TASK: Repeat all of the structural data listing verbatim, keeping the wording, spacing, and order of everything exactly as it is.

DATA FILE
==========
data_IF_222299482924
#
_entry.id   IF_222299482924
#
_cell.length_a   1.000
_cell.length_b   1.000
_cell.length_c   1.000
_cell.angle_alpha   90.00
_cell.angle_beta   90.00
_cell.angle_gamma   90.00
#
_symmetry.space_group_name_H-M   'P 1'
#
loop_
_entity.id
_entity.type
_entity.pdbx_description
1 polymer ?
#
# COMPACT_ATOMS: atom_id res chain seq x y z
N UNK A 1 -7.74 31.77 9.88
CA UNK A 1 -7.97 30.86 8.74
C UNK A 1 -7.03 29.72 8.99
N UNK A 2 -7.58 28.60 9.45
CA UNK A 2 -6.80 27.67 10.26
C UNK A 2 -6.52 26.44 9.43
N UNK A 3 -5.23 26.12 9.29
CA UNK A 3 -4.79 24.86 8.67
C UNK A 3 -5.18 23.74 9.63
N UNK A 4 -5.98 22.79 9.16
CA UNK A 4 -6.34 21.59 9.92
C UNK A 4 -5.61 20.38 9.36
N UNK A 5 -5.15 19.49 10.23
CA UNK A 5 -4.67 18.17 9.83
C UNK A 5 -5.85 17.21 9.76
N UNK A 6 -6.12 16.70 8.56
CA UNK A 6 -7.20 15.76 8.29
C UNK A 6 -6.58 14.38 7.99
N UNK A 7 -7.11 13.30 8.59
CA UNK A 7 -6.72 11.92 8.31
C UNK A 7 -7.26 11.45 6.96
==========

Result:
data_IF_222299482924
#
_entry.id   IF_222299482924
#
_cell.length_a   1.000
_cell.length_b   1.000
_cell.length_c   1.000
_cell.angle_alpha   90.00
_cell.angle_beta   90.00
_cell.angle_gamma   90.00
#
_symmetry.space_group_name_H-M   'P 1'
#
loop_
_entity.id
_entity.type
_entity.pdbx_description
1 polymer ?
#
# COMPACT_ATOMS: atom_id res chain seq x y z
N UNK A 1 -7.74 31.77 9.88
CA UNK A 1 -7.97 30.86 8.74
C UNK A 1 -7.03 29.72 8.99
N UNK A 2 -7.58 28.60 9.45
CA UNK A 2 -6.80 27.67 10.26
C UNK A 2 -6.52 26.44 9.43
N UNK A 3 -5.23 26.12 9.29
CA UNK A 3 -4.79 24.86 8.67
C UNK A 3 -5.18 23.74 9.63
N UNK A 4 -5.98 22.79 9.16
CA UNK A 4 -6.34 21.59 9.92
C UNK A 4 -5.61 20.38 9.36
N UNK A 5 -5.15 19.49 10.23
CA UNK A 5 -4.67 18.17 9.83
C UNK A 5 -5.85 17.21 9.76
N UNK A 6 -6.12 16.70 8.56
CA UNK A 6 -7.20 15.76 8.29
C UNK A 6 -6.58 14.38 7.99
N UNK A 7 -7.11 13.30 8.59
CA UNK A 7 -6.72 11.92 8.31
C UNK A 7 -7.26 11.45 6.96